Opening, not Slamming, the Door

Two weeks ago today, a rabbi in London proposed a solution to the conversion issues surrounding Orthodox Judaism. In the last ten years, conversion has increasingly become complicated by politics as the Israeli rabbinate was taken over by Haredi rabbinate, and so suggesting solutions makes sense, in the grand scheme of things. His idea was so radical that I think it took me the last two weeks to digest it, and even now I am not fully convinced that I totally grasp his understanding of what he was suggesting.

So, what does Rabbi Schochet suggest? Stopping conversions entirely.

Although Judaism has always accepted converts, and does, in fact, have a lot of rules about welcoming strangers and converts, there have been situations in which conversion has been suspended. This, however, doesn’t seem to be the time to do it. Rabbi Joel Katz has a theory (check it out here – his theory is that because Schochet accepts the Lubavitch rabbi as the messiah, that would indicate stopping conversions), but either way, the idea is ridiculous. To consider that the system is so “morally bankrupt” that the only solution is to stop the conversion process for good? It’s a preposterous idea on any account, but it’s as though he has no understanding or idea what it is to be a convert to Judaism. Sincere converts give so much to the Jewish community, and should be embraced, and we should be trying to help them not telling them that we don’t want them.

As so many stories I have heard illustrate, conversion is a long, difficult process, often celebrated with a sense of relief. More and more, converts are required to make concessions to their beit din, their panel of judges, about their practice and their future practice that no born Jew would ever, ever have to make, except, perhaps, if they chose to become community leaders. It just isn’t done, and yet, we ask these people, individuals who, for whatever reason, often just out of their love of Judaism, have chosen to join us, to do things that we would never consider of those that are already “in”. Or even the list of acceptable rabbis issued a few years ago by the Israeli rabbinate that retroactively made many people (and their children!) not Jewish anymore.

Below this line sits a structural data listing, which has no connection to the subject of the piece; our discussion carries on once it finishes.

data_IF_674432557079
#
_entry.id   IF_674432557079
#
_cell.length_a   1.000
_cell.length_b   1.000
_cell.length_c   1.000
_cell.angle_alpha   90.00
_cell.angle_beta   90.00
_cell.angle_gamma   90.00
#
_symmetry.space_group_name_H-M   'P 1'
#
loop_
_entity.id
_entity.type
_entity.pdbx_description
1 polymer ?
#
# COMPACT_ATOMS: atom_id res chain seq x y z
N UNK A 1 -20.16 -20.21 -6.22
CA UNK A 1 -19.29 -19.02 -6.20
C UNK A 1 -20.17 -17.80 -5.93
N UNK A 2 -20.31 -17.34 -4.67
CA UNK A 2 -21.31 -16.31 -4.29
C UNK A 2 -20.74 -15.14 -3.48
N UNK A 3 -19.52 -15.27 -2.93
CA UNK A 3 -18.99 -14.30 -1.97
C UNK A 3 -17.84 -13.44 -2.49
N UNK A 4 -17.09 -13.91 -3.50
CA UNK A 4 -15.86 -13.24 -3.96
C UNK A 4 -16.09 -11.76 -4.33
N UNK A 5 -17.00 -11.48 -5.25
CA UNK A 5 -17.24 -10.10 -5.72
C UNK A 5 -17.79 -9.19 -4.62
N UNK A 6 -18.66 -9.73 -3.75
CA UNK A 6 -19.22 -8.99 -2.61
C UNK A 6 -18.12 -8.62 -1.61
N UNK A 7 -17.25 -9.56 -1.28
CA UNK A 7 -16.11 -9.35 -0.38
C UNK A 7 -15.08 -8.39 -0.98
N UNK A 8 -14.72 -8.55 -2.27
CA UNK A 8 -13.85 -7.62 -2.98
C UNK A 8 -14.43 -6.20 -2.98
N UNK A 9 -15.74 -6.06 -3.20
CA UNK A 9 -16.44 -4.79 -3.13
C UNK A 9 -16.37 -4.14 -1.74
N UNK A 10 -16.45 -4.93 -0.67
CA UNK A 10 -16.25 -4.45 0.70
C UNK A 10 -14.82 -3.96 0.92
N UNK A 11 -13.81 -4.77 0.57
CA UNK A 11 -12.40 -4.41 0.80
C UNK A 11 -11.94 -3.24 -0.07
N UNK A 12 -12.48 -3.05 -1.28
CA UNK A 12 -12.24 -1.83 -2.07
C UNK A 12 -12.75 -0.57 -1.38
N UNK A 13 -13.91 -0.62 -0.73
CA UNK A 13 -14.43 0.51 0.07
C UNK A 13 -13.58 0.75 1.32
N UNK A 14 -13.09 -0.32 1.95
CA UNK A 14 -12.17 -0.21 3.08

Yet. Yet. Rather than dealing with the myriad issues, we should just stop. Because, generally, when things in Judaism get difficult, we just stop and take it lying down. We don’t argue or have multiple opinions or even validate multiple opinions at once. No, we are the people of the book, but that book records the minority opinion as well as the majority opinion and we take pride in the fact that for every two Jews there are three opinions. And to suggest shutting down a debate like this, without a true understanding of what that does to the Jewish community – like cutting off an arm, seems totally outrageous.

There is a good side to this story, however. While it may exist, nowhere have I seen this idea registered favorably. In fact, the London Beit Din rejected the idea outright (here) and the same paper that published the opinion article published another opinion article rejecting his claims outright (here). As the daughter of a convert, married to a convert, I find Rabbi Schochet’s position personally offensive. The conversion system may be broken, but this is certainly not the way to fix it!


8 thoughts on “Opening, not Slamming, the Door

  1. Thanks for sharing, Jess! I really love reading your opinions here – I shared with my rabbi’s wife as well 🙂 Maybe she’ll write something for you, who knows!